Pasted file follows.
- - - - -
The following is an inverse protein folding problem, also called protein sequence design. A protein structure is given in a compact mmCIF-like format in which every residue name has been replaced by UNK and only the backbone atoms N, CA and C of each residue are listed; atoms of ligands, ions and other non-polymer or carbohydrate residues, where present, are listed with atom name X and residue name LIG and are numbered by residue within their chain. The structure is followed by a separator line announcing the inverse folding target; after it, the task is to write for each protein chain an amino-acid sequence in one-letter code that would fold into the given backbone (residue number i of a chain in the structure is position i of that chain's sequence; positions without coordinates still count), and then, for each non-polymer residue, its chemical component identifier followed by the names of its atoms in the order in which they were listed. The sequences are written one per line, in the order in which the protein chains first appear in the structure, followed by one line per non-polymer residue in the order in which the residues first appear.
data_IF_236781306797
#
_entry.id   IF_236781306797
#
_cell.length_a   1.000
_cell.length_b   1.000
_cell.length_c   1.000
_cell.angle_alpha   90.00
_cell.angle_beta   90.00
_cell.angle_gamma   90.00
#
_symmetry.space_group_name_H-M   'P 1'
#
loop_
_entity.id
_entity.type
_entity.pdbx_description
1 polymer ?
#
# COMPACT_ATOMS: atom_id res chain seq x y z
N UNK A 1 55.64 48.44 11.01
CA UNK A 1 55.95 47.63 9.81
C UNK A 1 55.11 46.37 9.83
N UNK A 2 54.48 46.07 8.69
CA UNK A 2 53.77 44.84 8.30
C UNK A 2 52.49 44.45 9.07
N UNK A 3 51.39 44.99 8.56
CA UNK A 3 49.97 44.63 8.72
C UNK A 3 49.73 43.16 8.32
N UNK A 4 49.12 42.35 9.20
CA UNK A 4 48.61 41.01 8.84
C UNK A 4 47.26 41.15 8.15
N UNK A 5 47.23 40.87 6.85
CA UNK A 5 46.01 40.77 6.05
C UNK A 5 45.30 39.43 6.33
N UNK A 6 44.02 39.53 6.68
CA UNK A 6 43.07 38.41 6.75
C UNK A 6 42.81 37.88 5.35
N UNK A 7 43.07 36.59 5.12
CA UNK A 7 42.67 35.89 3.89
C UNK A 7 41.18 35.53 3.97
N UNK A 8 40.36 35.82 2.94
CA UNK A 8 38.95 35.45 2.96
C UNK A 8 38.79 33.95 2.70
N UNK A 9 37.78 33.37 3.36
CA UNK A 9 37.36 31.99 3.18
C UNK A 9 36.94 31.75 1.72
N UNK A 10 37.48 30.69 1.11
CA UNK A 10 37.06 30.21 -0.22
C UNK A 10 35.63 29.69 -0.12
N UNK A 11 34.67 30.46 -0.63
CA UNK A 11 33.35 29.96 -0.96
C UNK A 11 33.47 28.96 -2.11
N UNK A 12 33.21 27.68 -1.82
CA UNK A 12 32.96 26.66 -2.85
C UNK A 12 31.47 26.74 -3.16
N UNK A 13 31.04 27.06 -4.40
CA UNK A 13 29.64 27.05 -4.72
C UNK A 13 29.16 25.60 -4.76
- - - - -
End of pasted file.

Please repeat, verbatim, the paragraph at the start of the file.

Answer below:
The following is an inverse protein folding problem, also called protein sequence design. A protein structure is given in a compact mmCIF-like format in which every residue name has been replaced by UNK and only the backbone atoms N, CA and C of each residue are listed; atoms of ligands, ions and other non-polymer or carbohydrate residues, where present, are listed with atom name X and residue name LIG and are numbered by residue within their chain. The structure is followed by a separator line announcing the inverse folding target; after it, the task is to write for each protein chain an amino-acid sequence in one-letter code that would fold into the given backbone (residue number i of a chain in the structure is position i of that chain's sequence; positions without coordinates still count), and then, for each non-polymer residue, its chemical component identifier followed by the names of its atoms in the order in which they were listed. The sequences are written one per line, in the order in which the protein chains first appear in the structure, followed by one line per non-polymer residue in the order in which the residues first appear.